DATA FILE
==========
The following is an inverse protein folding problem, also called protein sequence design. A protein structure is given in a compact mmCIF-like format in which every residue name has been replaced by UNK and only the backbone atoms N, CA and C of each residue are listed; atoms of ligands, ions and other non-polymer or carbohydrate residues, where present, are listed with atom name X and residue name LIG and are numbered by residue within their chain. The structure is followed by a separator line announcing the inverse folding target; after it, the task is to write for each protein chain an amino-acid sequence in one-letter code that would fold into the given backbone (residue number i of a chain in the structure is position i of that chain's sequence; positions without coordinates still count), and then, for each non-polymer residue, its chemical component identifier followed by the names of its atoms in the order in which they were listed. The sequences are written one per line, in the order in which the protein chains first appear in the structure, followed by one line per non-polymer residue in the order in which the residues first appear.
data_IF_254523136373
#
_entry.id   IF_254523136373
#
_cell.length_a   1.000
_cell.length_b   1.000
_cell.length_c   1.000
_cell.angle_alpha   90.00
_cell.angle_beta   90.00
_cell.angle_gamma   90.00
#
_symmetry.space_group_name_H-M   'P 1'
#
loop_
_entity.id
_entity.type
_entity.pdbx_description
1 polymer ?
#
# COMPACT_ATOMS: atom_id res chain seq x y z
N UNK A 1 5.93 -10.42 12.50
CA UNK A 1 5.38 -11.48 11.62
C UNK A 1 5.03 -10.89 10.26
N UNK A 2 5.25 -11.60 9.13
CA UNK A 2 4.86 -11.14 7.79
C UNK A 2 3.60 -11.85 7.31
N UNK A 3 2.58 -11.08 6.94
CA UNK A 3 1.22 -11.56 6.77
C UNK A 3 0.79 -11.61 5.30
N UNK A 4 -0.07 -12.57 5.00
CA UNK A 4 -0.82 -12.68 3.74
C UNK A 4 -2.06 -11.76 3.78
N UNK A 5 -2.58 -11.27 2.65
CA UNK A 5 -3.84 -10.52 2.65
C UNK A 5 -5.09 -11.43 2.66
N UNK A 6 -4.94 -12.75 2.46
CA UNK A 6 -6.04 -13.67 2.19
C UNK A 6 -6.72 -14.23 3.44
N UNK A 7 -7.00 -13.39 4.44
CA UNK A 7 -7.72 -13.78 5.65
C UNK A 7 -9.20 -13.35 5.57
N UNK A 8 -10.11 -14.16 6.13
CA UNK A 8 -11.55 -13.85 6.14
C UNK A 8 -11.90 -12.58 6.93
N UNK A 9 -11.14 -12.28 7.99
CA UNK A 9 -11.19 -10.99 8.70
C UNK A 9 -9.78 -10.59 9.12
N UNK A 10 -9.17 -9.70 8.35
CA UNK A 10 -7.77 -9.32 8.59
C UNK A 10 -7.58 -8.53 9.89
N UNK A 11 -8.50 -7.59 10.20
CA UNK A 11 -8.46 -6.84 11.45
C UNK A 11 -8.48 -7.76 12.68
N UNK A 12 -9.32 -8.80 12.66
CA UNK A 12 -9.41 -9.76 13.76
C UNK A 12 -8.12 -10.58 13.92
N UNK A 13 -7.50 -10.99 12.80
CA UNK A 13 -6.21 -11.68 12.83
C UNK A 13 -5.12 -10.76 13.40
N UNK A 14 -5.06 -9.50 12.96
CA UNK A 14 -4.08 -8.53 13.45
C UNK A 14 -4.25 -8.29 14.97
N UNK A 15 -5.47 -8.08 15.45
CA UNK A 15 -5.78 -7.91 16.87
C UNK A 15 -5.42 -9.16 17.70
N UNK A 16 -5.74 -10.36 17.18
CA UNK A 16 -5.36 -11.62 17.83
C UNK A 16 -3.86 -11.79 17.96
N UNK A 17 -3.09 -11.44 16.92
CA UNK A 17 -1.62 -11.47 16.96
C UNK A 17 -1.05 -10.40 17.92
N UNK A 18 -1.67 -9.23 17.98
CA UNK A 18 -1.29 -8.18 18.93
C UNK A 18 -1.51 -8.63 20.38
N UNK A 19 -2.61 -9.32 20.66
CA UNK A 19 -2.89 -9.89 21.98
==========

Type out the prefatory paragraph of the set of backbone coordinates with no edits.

The following is an inverse protein folding problem, also called protein sequence design. A protein structure is given in a compact mmCIF-like format in which every residue name has been replaced by UNK and only the backbone atoms N, CA and C of each residue are listed; atoms of ligands, ions and other non-polymer or carbohydrate residues, where present, are listed with atom name X and residue name LIG and are numbered by residue within their chain. The structure is followed by a separator line announcing the inverse folding target; after it, the task is to write for each protein chain an amino-acid sequence in one-letter code that would fold into the given backbone (residue number i of a chain in the structure is position i of that chain's sequence; positions without coordinates still count), and then, for each non-polymer residue, its chemical component identifier followed by the names of its atoms in the order in which they were listed. The sequences are written one per line, in the order in which the protein chains first appear in the structure, followed by one line per non-polymer residue in the order in which the residues first appear.